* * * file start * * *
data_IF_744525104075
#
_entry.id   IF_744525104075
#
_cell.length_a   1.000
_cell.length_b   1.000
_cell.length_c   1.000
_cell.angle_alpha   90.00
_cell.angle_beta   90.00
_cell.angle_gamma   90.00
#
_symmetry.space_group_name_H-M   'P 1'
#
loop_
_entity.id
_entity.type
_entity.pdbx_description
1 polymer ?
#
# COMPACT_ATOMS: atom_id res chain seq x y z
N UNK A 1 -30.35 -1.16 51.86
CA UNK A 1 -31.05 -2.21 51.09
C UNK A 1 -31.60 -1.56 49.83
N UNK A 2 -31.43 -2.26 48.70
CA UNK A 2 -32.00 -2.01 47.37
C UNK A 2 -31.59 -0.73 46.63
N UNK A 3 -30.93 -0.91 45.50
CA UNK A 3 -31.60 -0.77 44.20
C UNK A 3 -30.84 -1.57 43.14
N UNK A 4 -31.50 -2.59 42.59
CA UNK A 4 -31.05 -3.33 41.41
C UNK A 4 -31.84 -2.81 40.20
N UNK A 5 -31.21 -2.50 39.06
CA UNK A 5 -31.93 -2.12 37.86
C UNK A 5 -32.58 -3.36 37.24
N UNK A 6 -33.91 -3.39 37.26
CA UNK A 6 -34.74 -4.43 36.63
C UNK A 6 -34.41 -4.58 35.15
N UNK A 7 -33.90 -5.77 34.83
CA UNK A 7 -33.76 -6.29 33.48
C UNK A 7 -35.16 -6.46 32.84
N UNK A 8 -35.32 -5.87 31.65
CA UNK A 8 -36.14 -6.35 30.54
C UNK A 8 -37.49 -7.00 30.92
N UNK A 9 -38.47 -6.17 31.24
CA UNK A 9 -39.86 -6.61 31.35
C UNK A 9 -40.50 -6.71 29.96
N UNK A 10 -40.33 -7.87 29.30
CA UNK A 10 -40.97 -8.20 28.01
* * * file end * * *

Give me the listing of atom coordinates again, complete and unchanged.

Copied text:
data_IF_744525104075
#
_entry.id   IF_744525104075
#
_cell.length_a   1.000
_cell.length_b   1.000
_cell.length_c   1.000
_cell.angle_alpha   90.00
_cell.angle_beta   90.00
_cell.angle_gamma   90.00
#
_symmetry.space_group_name_H-M   'P 1'
#
loop_
_entity.id
_entity.type
_entity.pdbx_description
1 polymer ?
#
# COMPACT_ATOMS: atom_id res chain seq x y z
N UNK A 1 -30.35 -1.16 51.86
CA UNK A 1 -31.05 -2.21 51.09
C UNK A 1 -31.60 -1.56 49.83
N UNK A 2 -31.43 -2.26 48.70
CA UNK A 2 -32.00 -2.01 47.37
C UNK A 2 -31.59 -0.73 46.63
N UNK A 3 -30.93 -0.91 45.50
CA UNK A 3 -31.60 -0.77 44.20
C UNK A 3 -30.84 -1.57 43.14
N UNK A 4 -31.50 -2.59 42.59
CA UNK A 4 -31.05 -3.33 41.41
C UNK A 4 -31.84 -2.81 40.20
N UNK A 5 -31.21 -2.50 39.06
CA UNK A 5 -31.93 -2.12 37.86
C UNK A 5 -32.58 -3.36 37.24
N UNK A 6 -33.91 -3.39 37.26
CA UNK A 6 -34.74 -4.43 36.63
C UNK A 6 -34.41 -4.58 35.15
N UNK A 7 -33.90 -5.77 34.83
CA UNK A 7 -33.76 -6.29 33.48
C UNK A 7 -35.16 -6.46 32.84
N UNK A 8 -35.32 -5.87 31.65
CA UNK A 8 -36.14 -6.35 30.54
C UNK A 8 -37.49 -7.00 30.92
N UNK A 9 -38.47 -6.17 31.24
CA UNK A 9 -39.86 -6.61 31.35
C UNK A 9 -40.50 -6.71 29.96
N UNK A 10 -40.33 -7.87 29.30
CA UNK A 10 -40.97 -8.20 28.01